The west, which is mostly plains of comparatively low elevation, contains a mixture of peoples in which Uzbeks and Turkmen, both of Turkic origin, predominate. The Uzbeks are usually farmers, while the Turkmen have traditionally been seminomadic herders. The Uzbeks are the largest Turkic-speaking group in Afghanistan. There are also other smaller Turco-Mongolian groups.
Southern Afghanistan can be subdivided into four regions—those of Kabul, Kandahār, Herāt, and Ḥazārajāt. The Kabul region combines the area drained by the Kābul River and the high plateau of eastern Afghanistan, bounded in the south by the Gowmal (Gumal) River. This region is the main corridor connecting the other regions and their peoples. The traditional homeland of the Pashtun lies in an area east, south, and southwest of Kabul, but this group is also well represented in the west and north. The Pashtun are divided into a number of tribes, some sedentary and others nomadic, and many live in contiguous territory in Pakistan. This region is also inhabited by Tajiks, and the Nuristani inhabit an area of some 5,000 square miles (13,000 square km) north and east of Kabul.
The Kandahār region is a sparsely populated part of southern Afghanistan. The Durrānī Pashtun, who have formed the traditional nucleus of Afghanistan’s social and political elite, live in the area around the city of Kandahār itself, which is located in a fertile oasis near the Arghandāb River, and the Ghilzay inhabit the region between Kabul and Kandahār. In addition, there are a small number of Balochi (Baluchi) and Brahui people in the region.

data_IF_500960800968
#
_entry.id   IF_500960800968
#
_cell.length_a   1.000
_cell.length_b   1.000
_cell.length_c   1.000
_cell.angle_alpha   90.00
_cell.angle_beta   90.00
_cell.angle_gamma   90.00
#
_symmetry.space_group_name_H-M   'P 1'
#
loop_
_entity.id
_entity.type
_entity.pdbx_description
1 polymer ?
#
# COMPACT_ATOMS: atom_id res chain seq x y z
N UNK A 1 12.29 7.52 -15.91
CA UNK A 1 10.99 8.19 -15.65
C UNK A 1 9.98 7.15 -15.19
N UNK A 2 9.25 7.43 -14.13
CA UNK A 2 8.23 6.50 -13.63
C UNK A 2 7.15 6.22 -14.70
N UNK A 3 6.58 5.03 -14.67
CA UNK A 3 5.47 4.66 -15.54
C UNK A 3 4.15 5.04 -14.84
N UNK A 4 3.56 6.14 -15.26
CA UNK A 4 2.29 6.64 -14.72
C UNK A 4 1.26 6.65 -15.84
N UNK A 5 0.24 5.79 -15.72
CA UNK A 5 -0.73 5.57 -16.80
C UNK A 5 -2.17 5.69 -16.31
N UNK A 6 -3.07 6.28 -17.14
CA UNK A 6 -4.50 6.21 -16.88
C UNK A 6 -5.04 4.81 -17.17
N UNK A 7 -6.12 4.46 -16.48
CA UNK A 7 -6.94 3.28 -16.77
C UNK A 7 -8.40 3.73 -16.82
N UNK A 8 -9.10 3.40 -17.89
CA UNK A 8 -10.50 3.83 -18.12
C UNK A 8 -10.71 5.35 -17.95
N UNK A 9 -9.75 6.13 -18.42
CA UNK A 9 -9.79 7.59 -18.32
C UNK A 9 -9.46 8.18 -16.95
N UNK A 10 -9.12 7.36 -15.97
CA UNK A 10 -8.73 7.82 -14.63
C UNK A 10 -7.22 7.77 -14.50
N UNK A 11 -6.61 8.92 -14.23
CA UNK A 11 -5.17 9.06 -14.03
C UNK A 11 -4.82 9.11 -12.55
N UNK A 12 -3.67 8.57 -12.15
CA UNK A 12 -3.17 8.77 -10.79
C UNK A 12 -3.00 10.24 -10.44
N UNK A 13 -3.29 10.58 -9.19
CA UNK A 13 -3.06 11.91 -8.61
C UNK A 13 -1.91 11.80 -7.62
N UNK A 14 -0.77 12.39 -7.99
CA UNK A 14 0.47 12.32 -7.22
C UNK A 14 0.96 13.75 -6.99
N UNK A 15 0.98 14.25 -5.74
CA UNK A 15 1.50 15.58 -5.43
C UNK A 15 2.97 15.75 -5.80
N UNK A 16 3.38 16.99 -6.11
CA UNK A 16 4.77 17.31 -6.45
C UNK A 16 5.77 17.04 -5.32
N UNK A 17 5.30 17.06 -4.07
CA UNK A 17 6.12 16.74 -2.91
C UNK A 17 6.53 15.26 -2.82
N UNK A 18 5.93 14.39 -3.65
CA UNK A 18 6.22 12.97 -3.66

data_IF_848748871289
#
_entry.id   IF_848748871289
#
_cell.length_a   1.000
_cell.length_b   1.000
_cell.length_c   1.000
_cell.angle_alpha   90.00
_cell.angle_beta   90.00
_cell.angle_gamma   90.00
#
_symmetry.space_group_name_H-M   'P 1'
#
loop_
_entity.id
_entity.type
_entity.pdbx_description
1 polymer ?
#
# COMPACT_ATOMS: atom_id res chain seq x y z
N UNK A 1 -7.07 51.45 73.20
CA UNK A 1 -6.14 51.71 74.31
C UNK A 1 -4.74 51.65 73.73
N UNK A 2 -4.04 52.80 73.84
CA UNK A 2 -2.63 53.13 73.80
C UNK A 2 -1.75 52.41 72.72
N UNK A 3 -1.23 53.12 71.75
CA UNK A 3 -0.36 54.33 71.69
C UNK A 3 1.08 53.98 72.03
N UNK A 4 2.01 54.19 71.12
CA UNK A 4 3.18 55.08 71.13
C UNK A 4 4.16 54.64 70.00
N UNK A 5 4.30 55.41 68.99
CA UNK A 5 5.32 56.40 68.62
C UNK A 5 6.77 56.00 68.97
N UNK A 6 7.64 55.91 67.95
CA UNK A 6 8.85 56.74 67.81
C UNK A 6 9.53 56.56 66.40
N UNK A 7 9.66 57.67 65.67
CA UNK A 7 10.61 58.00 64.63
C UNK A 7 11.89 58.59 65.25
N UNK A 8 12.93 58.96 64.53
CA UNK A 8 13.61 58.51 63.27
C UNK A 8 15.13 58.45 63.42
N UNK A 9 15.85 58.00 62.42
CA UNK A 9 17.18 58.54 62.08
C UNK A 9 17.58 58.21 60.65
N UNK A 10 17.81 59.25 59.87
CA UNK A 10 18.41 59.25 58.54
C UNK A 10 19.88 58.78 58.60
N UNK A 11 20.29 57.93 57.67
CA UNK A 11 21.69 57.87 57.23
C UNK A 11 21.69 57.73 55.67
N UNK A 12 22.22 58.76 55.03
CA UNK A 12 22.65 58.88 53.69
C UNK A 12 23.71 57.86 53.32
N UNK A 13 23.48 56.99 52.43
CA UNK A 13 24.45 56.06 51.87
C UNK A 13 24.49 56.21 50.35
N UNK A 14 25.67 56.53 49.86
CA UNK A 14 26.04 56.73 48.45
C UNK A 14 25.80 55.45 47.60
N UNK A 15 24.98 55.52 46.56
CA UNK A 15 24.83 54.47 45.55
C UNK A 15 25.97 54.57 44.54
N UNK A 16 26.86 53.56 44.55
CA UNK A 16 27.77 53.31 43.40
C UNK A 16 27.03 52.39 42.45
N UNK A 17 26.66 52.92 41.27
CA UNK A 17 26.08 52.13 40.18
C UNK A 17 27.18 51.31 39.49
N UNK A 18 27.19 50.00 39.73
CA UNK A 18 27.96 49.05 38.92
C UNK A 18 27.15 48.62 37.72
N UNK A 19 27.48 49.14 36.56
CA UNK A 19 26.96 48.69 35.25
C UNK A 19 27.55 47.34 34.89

The region of Herāt, or western Afghanistan, is inhabited by a mixture of Tajiks, Pashtun, and Chahar Aimak. The life of the region revolves around the city of Herāt. The Chahar Aimak are probably of Turkic or Turco-Mongolian origin, judging by their physical appearance and their housing (Mongolian-style yurts). They are located mostly in the western part of the central mountain region.
The mountainous region of Ḥazārajāt occupies the central part of the country and is inhabited principally by the Ḥazāra. Because of the scarcity of land, however, many have migrated to other parts of the country. Although Ḥazārajāt is located in the heart of the country, its high mountains and poor communication facilities make it the most isolated part of Afghanistan.